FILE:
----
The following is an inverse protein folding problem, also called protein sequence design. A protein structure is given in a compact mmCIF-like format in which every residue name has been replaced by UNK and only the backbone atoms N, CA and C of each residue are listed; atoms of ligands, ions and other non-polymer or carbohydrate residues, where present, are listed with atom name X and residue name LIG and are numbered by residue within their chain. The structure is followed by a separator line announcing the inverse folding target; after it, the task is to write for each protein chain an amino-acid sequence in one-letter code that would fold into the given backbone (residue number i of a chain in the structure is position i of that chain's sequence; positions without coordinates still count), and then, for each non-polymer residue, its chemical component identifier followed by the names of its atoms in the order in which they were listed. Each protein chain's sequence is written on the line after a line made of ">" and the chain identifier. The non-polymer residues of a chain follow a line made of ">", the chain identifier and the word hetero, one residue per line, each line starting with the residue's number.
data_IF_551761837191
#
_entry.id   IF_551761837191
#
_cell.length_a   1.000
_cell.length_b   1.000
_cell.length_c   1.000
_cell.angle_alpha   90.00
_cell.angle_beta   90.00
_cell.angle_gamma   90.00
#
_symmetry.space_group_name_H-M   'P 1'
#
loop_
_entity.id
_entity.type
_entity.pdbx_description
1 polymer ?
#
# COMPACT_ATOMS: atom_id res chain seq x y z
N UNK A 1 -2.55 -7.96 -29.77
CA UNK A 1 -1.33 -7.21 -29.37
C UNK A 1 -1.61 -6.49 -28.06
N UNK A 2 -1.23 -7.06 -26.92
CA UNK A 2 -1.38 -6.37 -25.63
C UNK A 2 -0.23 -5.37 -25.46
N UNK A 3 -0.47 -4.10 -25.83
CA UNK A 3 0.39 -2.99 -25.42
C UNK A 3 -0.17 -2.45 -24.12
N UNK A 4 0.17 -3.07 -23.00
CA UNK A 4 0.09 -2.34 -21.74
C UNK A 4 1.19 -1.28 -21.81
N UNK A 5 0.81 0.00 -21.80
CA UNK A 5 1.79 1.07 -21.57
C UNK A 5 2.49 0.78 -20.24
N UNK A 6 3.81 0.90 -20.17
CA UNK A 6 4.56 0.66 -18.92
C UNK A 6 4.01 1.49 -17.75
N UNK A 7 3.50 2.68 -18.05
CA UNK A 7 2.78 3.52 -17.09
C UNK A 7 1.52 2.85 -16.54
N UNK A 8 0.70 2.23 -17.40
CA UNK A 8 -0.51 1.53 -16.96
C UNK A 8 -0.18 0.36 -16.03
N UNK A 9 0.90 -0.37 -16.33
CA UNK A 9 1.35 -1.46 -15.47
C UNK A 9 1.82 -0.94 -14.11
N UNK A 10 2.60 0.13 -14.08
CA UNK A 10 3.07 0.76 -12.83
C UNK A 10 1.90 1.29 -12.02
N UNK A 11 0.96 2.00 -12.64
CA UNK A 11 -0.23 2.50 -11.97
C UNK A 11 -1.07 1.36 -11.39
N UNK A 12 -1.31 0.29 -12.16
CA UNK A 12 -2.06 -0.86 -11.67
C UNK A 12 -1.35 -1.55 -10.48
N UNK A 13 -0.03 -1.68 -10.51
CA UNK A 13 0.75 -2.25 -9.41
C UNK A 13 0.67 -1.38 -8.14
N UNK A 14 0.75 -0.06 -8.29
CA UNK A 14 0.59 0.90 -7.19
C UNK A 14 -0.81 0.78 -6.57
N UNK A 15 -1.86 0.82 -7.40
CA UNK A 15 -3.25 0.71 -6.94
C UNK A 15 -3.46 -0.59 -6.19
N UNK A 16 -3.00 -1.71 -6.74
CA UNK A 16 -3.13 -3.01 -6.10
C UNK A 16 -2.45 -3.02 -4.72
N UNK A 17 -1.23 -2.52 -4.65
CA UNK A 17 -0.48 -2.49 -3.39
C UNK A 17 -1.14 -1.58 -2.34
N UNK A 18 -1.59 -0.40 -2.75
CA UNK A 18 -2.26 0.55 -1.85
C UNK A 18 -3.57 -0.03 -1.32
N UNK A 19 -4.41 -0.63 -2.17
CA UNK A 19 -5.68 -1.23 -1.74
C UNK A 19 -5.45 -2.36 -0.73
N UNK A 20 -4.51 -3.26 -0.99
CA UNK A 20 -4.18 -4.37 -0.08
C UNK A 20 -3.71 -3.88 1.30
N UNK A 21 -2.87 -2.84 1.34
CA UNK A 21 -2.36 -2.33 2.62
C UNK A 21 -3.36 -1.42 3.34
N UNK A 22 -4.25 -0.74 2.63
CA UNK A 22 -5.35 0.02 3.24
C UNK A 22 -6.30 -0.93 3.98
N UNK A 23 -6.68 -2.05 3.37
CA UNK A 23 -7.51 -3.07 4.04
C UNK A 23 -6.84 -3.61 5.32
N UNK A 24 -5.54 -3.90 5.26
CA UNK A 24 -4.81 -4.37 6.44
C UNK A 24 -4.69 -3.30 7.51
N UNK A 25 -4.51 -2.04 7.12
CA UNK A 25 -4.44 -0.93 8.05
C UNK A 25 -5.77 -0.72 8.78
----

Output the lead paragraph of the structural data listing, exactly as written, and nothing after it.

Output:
The following is an inverse protein folding problem, also called protein sequence design. A protein structure is given in a compact mmCIF-like format in which every residue name has been replaced by UNK and only the backbone atoms N, CA and C of each residue are listed; atoms of ligands, ions and other non-polymer or carbohydrate residues, where present, are listed with atom name X and residue name LIG and are numbered by residue within their chain. The structure is followed by a separator line announcing the inverse folding target; after it, the task is to write for each protein chain an amino-acid sequence in one-letter code that would fold into the given backbone (residue number i of a chain in the structure is position i of that chain's sequence; positions without coordinates still count), and then, for each non-polymer residue, its chemical component identifier followed by the names of its atoms in the order in which they were listed. Each protein chain's sequence is written on the line after a line made of ">" and the chain identifier. The non-polymer residues of a chain follow a line made of ">", the chain identifier and the word hetero, one residue per line, each line starting with the residue's number.